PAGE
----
“Not often does a novel so expertly seduce its readers into an alternate state of consciousness that it mimics an actual dream state, where everything solid is hazily just beyond reach. Eimear McBride, with her deployment of modernist technique reminiscent of James Joyce, elicits such a mental state throughout her new novel, The Lesser Bohemians ― really,
it’s the only way to read it.”
Huffington Post
 
“This is above all, a love story: bare, achingly romantic, and crushingly felt.”
Booklist, starred review

Excerpt

THE AUDITION

Saturday 12 March 1994

I move. Cars move. Stock, it bends light. City opening itself behind. Here’s to be for its life is the bite and would be start of mine.

Remember. Look up. Like the face of god was lighting me through those grilles above, through windows once a church this hall, and old men watch below. Come in. Please go straight to the stage. I snag my skirt on continents of paint chipped out black by toes and heels, by fingers picking clicking for years. I’d do too if I was here. When I’ll be here. Will I be here? Take a moment, they say Then let’s have your first piece. I. Suck antique air and. Go.

    I don’t know but it’s done by some switch of the brain, this fooling off the girl I am. Giving tendril words to the dust-sunned air or twist from my mouth weeds of her until she’s made her way through time from Arden, Greece or whoever wrote these lines of words learned in my head. Innocent to the work of balconies or beds, I let her talk run free in me and bring her for the age.
    And after.
    They bait me. Strip me a bit. Ask who and you’re young, why not see the world first? Shouldn’t actors see so many things? But I’m sure I have in the deep of my brain. Against my tick-tocking minus in life – books and films, fancied plays I’ll be in, men surely meet, New York taxis maybe run for in elegant heels. Shouldn’t these outweigh what dun school skirts there’s been in this bud of life I own? And lower too, just left unsaid, time when life was something else but I’ve understood a whole world, all remaining is To Do. Can they not see this print on me? Ho ho, they flock You’re all grown-up certainly but second speech, if you would?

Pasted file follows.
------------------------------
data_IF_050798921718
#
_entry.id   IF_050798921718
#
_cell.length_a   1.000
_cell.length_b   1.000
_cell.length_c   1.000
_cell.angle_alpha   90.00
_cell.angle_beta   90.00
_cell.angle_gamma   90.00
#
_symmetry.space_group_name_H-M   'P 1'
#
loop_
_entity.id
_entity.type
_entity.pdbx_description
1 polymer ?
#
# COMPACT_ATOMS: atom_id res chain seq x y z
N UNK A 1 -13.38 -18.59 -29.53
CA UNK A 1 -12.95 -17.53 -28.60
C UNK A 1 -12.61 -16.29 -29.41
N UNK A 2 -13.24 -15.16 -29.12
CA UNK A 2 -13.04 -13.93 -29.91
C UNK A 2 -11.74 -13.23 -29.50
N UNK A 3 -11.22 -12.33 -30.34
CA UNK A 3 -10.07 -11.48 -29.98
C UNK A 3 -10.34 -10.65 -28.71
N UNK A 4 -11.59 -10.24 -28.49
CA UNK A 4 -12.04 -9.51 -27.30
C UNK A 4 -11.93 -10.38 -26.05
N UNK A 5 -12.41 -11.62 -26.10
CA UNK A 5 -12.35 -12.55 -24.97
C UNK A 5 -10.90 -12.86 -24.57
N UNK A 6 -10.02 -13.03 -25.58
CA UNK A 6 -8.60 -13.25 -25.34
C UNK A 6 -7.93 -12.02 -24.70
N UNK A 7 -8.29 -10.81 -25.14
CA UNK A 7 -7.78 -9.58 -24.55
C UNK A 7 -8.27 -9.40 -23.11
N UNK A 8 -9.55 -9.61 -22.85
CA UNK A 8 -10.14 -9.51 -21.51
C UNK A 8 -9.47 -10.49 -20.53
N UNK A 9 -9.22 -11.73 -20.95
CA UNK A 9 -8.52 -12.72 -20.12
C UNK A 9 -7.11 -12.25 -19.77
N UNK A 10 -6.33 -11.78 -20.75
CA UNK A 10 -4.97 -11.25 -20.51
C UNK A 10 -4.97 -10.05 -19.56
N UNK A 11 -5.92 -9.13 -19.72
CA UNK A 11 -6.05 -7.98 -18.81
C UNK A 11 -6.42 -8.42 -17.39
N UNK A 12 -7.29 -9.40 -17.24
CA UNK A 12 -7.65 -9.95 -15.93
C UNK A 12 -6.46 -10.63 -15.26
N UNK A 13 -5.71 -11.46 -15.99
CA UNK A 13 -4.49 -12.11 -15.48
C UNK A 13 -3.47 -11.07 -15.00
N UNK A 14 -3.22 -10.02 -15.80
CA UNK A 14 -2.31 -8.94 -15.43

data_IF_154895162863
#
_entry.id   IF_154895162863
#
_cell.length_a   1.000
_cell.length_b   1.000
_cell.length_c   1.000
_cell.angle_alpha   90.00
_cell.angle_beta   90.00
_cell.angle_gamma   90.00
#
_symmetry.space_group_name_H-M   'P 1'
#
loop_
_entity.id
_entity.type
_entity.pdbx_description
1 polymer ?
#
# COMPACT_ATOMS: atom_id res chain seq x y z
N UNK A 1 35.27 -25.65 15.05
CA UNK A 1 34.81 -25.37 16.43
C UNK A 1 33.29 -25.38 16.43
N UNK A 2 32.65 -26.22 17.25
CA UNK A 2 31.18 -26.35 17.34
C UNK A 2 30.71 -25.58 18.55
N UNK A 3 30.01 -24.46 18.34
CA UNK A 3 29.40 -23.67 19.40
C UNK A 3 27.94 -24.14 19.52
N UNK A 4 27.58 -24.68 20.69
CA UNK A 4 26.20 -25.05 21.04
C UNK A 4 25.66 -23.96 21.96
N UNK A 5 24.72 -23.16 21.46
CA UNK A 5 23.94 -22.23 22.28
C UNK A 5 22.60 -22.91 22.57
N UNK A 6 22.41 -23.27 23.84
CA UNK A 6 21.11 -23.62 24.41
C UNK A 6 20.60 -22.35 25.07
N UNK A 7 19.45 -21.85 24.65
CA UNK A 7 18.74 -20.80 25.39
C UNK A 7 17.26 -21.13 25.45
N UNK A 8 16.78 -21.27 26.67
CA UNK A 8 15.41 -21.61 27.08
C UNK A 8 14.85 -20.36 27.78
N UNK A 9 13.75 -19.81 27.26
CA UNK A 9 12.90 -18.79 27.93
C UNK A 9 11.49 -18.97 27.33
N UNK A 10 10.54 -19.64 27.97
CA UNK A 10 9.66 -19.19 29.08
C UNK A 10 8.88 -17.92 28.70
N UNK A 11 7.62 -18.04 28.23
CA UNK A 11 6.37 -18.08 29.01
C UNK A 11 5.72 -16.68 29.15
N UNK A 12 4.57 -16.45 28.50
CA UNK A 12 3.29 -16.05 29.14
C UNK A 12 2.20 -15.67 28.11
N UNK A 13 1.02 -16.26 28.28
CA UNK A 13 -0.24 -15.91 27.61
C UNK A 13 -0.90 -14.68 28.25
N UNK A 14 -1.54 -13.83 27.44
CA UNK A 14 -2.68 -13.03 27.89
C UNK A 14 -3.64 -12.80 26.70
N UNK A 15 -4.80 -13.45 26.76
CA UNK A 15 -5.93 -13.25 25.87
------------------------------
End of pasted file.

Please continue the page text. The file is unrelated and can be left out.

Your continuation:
Seated on the floor this, lino underfoot. Her giving out little thoughts, some simple things she’s understood. This lady in her simple skirt, hands open to a gentle earth and though I’m close inside my voice fills wide into the calm. Beseeches but such a quiet way. And this time they are with me, know in her I’ve done my time. May hold her up for looking at and gently set her down. Then let chipped paint oceans roll me back to their shore, hopeful as a breeze. And they only Thank you we’ll let you know. That’s it? Letter next week in the post. Go on out through the canteen. So my audition’s done and can’t be undone now.

From their path I stroll to the City no city, I think to Camden Town. London unspooling itself behind. Traffic all gadding in the midday shine. So many people. So much stone. All at once and streets ahead. I’ll bring it with. I will make myself of life here for life is this place and would be start of mine.